QuoteReplyTopic: Rights of Beneficiary Posted: 12/January/2009 at 16:37
Hi, my fiance and I have found ourselves in a situation and we are unsure of our legal stance.
My fiance's father past away several months ago, and the will states that the assets are to be split equally between the 3 daughters (one of them being my fiance). One of the sisters and a brother of the deceased are the executor's of the will (however, my fiance is not one of the executor's, but is a beneficiary).
The problem now is that the executor's want to hold onto the house for a year or two before selling it in an attempt to increase the value. We on the other hand see this as not beneficial since we have to pay rent during this time. We would rather than use the inheritance as a large deposit for a buying a house and have our money going into such an asset instead.
The other issue is that this decision is speculative on the value of the property in 1 or 2 years time and it doesn't really help the situation since the price of a house we buy would also increase.
My question is, do the beneficiaries have a right to contest this decision?
Which state in Australia is probate being handled?
Executors can get carried away with this power trip position. Quite simply the job of the executors is to distribute property or funds to finalise the estate. They are not there to play Skase,Bond or Groves.A lot of the outcome depends on how the will is written. Let readers know which state of au the estate is in and it will make it easier for members to help out. I will provide some more info for you shortly.
Thanks very much. The probate is being handled in Queensland.
We are still sorting this out but at this stage it looks like it's going to go peacefully and the house will be sold. We are waiting on the death certificate, and until that happens it seems everything is on hold.
The hardest part for us is the lack of communication, we like to know what's going on and we don't really know our rights as beneficiaries.
The executor and her ex-husband have been dealing with everything without letting us know what decisions are being made. We are wondering if there is any way we can contact the lawyer involved and find out what's going on.
Layman lesson #1:Use a solicitor for all communication between yourselves and the executors. Maybe once a month or so put forward your questions to the executors through your solicitor to keep track of the process. The cost of a couple hundred dollars every month or two is a small price to pay. Believe me. I am in the middle of an estate matter at the moment with cash assets only with well over 12 months elapsed since death and still no full distribution. You would think by their conduct that they are dealing with Packers billions or something.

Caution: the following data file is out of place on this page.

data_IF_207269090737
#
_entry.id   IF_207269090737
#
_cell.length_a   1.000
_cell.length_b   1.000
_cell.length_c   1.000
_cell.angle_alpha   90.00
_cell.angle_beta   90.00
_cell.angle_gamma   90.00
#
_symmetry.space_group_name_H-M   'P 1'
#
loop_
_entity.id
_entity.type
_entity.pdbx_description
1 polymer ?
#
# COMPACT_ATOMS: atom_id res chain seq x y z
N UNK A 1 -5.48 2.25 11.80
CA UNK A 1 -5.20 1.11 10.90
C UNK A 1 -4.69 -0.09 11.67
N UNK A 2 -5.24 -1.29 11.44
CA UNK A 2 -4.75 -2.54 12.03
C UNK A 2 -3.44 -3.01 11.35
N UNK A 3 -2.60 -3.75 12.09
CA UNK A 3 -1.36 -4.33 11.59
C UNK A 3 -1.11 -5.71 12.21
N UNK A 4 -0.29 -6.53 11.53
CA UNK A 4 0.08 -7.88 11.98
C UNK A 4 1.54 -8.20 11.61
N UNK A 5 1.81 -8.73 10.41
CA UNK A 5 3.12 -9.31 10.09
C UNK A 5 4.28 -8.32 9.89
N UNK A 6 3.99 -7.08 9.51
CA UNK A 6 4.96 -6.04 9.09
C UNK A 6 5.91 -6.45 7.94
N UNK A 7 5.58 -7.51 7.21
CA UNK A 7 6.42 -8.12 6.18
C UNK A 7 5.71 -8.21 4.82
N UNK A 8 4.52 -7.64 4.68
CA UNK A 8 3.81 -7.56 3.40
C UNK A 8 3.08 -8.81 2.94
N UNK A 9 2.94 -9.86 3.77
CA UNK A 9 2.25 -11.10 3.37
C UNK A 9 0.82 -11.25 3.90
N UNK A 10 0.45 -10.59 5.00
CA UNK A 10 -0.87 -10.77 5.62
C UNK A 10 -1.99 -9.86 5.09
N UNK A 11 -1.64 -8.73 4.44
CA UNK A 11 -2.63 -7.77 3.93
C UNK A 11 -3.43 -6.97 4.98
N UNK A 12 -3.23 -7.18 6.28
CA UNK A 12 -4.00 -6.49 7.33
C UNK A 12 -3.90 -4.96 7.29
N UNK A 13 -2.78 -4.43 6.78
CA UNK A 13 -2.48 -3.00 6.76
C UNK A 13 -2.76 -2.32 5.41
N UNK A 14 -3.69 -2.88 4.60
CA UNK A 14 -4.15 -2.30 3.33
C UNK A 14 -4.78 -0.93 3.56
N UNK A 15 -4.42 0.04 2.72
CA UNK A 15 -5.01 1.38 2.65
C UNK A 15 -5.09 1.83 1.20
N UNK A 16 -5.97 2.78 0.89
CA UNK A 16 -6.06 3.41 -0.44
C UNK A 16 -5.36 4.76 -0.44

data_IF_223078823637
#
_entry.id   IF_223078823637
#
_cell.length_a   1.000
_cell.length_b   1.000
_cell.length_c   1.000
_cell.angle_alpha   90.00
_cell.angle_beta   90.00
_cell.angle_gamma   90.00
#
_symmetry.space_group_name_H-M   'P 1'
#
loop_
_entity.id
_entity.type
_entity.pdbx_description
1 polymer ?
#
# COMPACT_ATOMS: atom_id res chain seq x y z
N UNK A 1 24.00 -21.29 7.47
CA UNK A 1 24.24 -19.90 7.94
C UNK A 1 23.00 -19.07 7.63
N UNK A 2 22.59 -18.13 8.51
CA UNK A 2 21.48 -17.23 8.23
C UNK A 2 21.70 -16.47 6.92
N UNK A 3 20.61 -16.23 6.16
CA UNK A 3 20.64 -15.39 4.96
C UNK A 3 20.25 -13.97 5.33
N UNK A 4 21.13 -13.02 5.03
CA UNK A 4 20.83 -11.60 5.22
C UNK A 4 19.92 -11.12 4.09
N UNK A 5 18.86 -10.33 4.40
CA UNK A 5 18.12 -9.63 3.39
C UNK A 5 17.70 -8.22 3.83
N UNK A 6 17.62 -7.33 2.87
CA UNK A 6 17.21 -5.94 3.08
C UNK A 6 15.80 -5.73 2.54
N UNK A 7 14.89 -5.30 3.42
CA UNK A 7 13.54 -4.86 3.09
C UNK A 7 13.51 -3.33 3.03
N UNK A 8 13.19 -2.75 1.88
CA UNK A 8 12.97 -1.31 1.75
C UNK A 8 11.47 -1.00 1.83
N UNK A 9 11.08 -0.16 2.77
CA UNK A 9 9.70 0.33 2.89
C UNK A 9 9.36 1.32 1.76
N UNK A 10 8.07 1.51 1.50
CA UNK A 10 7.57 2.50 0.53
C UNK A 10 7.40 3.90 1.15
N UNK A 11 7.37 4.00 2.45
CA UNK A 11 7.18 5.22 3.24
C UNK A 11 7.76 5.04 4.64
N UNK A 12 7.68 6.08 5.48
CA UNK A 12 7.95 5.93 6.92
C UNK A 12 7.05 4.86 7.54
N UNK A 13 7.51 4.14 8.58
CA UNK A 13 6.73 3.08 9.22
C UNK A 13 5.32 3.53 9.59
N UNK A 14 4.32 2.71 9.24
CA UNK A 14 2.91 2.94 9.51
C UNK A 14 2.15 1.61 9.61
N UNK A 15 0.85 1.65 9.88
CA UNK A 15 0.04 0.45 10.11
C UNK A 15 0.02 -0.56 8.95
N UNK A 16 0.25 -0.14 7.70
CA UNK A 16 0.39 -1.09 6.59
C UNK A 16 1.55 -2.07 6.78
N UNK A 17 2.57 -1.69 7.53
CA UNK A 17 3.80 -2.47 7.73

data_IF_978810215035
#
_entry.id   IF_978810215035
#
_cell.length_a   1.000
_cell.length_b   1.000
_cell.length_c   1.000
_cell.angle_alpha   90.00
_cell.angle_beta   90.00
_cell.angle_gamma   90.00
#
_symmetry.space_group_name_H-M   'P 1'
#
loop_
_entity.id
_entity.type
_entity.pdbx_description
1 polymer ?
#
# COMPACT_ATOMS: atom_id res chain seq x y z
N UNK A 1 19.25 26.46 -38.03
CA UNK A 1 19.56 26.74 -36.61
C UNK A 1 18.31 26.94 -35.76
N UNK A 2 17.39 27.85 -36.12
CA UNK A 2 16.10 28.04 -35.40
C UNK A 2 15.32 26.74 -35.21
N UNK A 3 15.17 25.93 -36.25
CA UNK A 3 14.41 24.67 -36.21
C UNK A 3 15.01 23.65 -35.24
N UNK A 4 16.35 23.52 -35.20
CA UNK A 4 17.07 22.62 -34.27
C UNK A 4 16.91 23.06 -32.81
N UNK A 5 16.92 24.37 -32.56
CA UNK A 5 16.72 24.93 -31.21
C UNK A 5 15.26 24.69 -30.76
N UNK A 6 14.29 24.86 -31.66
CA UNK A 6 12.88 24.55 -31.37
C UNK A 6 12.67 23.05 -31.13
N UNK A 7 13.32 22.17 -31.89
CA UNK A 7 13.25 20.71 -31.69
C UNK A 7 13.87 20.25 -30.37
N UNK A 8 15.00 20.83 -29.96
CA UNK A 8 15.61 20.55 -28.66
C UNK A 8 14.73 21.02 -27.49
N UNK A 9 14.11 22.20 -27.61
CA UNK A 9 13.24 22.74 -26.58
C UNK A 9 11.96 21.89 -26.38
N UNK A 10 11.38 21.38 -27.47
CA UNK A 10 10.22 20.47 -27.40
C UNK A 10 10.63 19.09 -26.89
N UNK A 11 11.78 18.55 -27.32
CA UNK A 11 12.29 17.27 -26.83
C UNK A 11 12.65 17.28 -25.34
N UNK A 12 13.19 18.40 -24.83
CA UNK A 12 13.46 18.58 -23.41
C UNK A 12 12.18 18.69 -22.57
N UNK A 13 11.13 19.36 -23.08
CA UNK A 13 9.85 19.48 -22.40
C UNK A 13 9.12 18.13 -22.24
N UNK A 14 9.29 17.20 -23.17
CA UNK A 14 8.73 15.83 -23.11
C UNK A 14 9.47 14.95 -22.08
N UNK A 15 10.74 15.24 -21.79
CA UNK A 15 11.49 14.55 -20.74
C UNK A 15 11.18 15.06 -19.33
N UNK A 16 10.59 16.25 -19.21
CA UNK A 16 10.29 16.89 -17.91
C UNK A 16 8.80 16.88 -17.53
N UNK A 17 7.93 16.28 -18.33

Executors will be able to delay or hold up the distribution just by being slack, unavailable or for a payback on personal issues.
The advice i received from my solicitor is that the succession law is a bit grey and as such is open to a lot of legal interpretation. Quite simply it goes like this: An intention to claim against the estate must be provided to executors within 6 months of death. That action must be initiated within 9 months of death.If probate is required try to ensure it is applied for as soon as is legal to do so. If after 12 months of death the estate is not distributed you may apply to the supreme court to have your entitlement made. Do your homework. Below is some links to sites that may help you. As real estate is involved you will have to wait and see when the house may be legally sold by the executors and either disributed or cash invested. Make sure you look at tax issues even if you have not yet received funds. According to the ATO if you are named in a will you maybe liable for taxation for the income earned while held in trust by executors.
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